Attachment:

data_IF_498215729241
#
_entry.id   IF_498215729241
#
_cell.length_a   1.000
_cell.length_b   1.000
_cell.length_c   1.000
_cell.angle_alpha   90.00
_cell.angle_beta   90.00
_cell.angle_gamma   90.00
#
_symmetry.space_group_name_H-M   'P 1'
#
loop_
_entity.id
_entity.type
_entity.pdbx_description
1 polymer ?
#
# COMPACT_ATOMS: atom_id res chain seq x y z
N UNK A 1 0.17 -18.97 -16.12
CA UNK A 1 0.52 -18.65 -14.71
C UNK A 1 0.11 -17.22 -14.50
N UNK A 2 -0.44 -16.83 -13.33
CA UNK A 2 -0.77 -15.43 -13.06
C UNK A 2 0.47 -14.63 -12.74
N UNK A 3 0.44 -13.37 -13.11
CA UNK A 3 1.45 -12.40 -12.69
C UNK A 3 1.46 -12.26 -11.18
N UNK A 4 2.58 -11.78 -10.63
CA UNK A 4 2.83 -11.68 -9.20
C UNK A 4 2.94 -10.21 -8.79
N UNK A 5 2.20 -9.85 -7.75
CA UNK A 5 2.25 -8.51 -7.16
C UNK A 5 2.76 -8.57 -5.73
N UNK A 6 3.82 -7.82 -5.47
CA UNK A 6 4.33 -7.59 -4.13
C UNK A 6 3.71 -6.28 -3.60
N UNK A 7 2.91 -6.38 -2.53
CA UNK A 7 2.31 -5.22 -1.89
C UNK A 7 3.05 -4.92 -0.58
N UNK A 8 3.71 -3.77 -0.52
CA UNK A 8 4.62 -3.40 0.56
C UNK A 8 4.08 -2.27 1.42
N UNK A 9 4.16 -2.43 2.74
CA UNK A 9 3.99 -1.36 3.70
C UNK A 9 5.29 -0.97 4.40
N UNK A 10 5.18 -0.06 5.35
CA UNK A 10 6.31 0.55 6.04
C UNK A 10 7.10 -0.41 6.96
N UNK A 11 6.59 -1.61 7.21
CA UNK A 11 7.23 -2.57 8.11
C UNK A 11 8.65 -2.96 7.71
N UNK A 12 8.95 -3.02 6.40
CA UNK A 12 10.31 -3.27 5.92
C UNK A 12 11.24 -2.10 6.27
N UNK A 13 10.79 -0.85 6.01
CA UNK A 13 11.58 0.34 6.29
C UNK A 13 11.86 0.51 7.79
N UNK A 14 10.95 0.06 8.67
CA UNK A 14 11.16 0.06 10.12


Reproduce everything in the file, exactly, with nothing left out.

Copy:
data_IF_498215729241
#
_entry.id   IF_498215729241
#
_cell.length_a   1.000
_cell.length_b   1.000
_cell.length_c   1.000
_cell.angle_alpha   90.00
_cell.angle_beta   90.00
_cell.angle_gamma   90.00
#
_symmetry.space_group_name_H-M   'P 1'
#
loop_
_entity.id
_entity.type
_entity.pdbx_description
1 polymer ?
#
# COMPACT_ATOMS: atom_id res chain seq x y z
N UNK A 1 0.17 -18.97 -16.12
CA UNK A 1 0.52 -18.65 -14.71
C UNK A 1 0.11 -17.22 -14.50
N UNK A 2 -0.44 -16.83 -13.33
CA UNK A 2 -0.77 -15.43 -13.06
C UNK A 2 0.47 -14.63 -12.74
N UNK A 3 0.44 -13.37 -13.11
CA UNK A 3 1.45 -12.40 -12.69
C UNK A 3 1.46 -12.26 -11.18
N UNK A 4 2.58 -11.78 -10.63
CA UNK A 4 2.83 -11.68 -9.20
C UNK A 4 2.94 -10.21 -8.79
N UNK A 5 2.20 -9.85 -7.75
CA UNK A 5 2.25 -8.51 -7.16
C UNK A 5 2.76 -8.57 -5.73
N UNK A 6 3.82 -7.82 -5.47
CA UNK A 6 4.33 -7.59 -4.13
C UNK A 6 3.71 -6.28 -3.60
N UNK A 7 2.91 -6.38 -2.53
CA UNK A 7 2.31 -5.22 -1.89
C UNK A 7 3.05 -4.92 -0.58
N UNK A 8 3.71 -3.77 -0.52
CA UNK A 8 4.62 -3.40 0.56
C UNK A 8 4.08 -2.27 1.42
N UNK A 9 4.16 -2.43 2.74
CA UNK A 9 3.99 -1.36 3.70
C UNK A 9 5.29 -0.97 4.40
N UNK A 10 5.18 -0.06 5.35
CA UNK A 10 6.31 0.55 6.04
C UNK A 10 7.10 -0.41 6.96
N UNK A 11 6.59 -1.61 7.21
CA UNK A 11 7.23 -2.57 8.11
C UNK A 11 8.65 -2.96 7.71
N UNK A 12 8.95 -3.02 6.40
CA UNK A 12 10.31 -3.27 5.92
C UNK A 12 11.24 -2.10 6.27
N UNK A 13 10.79 -0.85 6.01
CA UNK A 13 11.58 0.34 6.29
C UNK A 13 11.86 0.51 7.79
N UNK A 14 10.95 0.06 8.67
CA UNK A 14 11.16 0.06 10.12